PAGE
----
Cleaning your dog’s ears is essential to maintaining his good health and his hearing. Dogs, like humans, generate wax in their ears to protect the ear from dirt. However, if too much wax builds up over a long period of time it will begin to harden and can harm the eardrum. This waxy buildup can also reduce the dog’s ability to hear clearly.
Understanding the style of a dog’s ear
Dog ears come in a variety of shapes and sizes, although there are three typical categories of ears. Understanding what type of ear your dog has will help determine the frequency of cleaning and the method for cleaning. When breeders describe their dogs’ ears, they are looking at two features: the shape of the ear leather (skin) and the placement of the ear opening on the dog’s head. Within each ear category there is a multitude of shapes and sizes.
Prick or erect ears
Prick or erect ears are ears that naturally stand up or have been modified (cropped) to stand up. Corgis, Yorkshire terriers, and German shepherd dogs are a few dogs that have prick ears. When cropped, Dobermans and boxers also have erect ears. Shetland sheepdogs have erect ears that are made to break (fold down) at the tips.
Prick and erect ears are the easiest to maintain because of their size and shape. And because they get plenty of air flow, they do not generate ear infections as easily from excess moisture. However, because the ear opening is completely exposed, they are more apt to accumulate dirt and grime.
Many dog breeds have a triangular ear that is either set high atop the head or lower on the side of the top of the head. Australian shepherds, pugs, golden retrievers, and Airedale terriers are a few of the breeds with triangular ears.
Triangular ears are the most healthy style of ear, since the ear leather acts as a natural barrier to protect the ear canal. Additionally, these ears tend to receive air flow through normal head movement so any excess moisture is naturally dried.
Pendant, low hanging
The last category of ear type contains the dogs with low set ears that hang like a clock pendulum. These ears can come in a variety of lengths, but the main distinct feature is that the ear openings are low on the sides of head and usually level with eyes. Dogs with pendant ears include all of the spaniel and setter breeds, such as the English Springer, English cocker, and Irish setter. The Basset hound, bloodhound, and Lhasa Apso also have pendant ears.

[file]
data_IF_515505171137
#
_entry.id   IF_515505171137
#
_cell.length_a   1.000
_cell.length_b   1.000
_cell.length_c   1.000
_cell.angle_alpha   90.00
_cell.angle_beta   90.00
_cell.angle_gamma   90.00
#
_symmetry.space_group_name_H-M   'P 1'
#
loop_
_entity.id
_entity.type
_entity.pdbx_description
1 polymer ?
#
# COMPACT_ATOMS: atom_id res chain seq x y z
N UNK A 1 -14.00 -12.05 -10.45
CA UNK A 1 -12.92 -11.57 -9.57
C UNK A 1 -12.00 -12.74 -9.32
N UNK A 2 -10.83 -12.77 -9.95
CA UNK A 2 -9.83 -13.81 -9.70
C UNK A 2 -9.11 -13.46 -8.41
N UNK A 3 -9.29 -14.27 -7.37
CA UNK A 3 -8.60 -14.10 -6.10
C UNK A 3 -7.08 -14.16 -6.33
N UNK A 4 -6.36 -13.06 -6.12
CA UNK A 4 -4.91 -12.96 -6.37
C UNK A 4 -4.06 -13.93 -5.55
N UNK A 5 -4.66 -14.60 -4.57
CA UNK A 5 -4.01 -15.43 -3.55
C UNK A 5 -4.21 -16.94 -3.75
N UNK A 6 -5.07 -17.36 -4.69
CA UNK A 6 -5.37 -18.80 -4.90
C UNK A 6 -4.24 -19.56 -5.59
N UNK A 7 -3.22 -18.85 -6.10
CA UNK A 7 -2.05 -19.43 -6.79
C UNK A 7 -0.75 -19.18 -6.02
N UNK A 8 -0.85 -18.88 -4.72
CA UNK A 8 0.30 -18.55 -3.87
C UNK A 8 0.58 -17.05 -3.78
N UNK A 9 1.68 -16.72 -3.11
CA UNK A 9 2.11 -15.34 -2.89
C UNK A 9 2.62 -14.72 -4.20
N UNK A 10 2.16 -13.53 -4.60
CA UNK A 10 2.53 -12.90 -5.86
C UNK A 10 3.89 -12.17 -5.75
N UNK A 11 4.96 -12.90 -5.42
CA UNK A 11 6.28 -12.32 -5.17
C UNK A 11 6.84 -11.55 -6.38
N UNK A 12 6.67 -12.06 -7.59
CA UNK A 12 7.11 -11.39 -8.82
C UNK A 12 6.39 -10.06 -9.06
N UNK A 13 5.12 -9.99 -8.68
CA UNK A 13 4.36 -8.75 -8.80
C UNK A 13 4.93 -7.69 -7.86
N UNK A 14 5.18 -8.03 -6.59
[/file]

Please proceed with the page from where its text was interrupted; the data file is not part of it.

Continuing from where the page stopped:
Pendant, low hanging ears typically require the most care. Because of the design of the ear itself, they do not receive much air flow through normal head movement. Therefore, they tend to be “wetter” than other ear styles. This can create a warm and moist environment for bacteria to grow and create ear infections. Also, dogs with this style of ear may generate more wax, which adds to the wet environment. Another downside is excess hair growth at the opening of the ear canal that can hold moisture and create a safe haven for bacteria.
Your dog should have a scheduled ear maintenance regiment
Inspect your dog’s ears on a weekly basis for foul odors (which could indicate an ear infection) and large bits of grime or dirt. At the very minimum, your dog’s ears should be cleaned at each grooming session or when bathed. If you have a dog that does not require frequent bathing, you should clean his ears on a monthly basis. If your dog swims or spends more time outdoors, his ears should be cleaned and inspected more frequently.
How to properly clean your dog’s ears
In the attached slideshow, Sue Hicks, co-owner and master dog groomer at Lucky Dog, LLC, describes the steps to properly clean your dog’s ears. Lucky Dog, LLC, is a full-service dog day care, grooming, boarding, and training facility and is located at 1550 N. Black Cat Rd, in Joplin, Missouri. Contact Lucky Dog at 417-782-9100 or e-mail them at [email protected]
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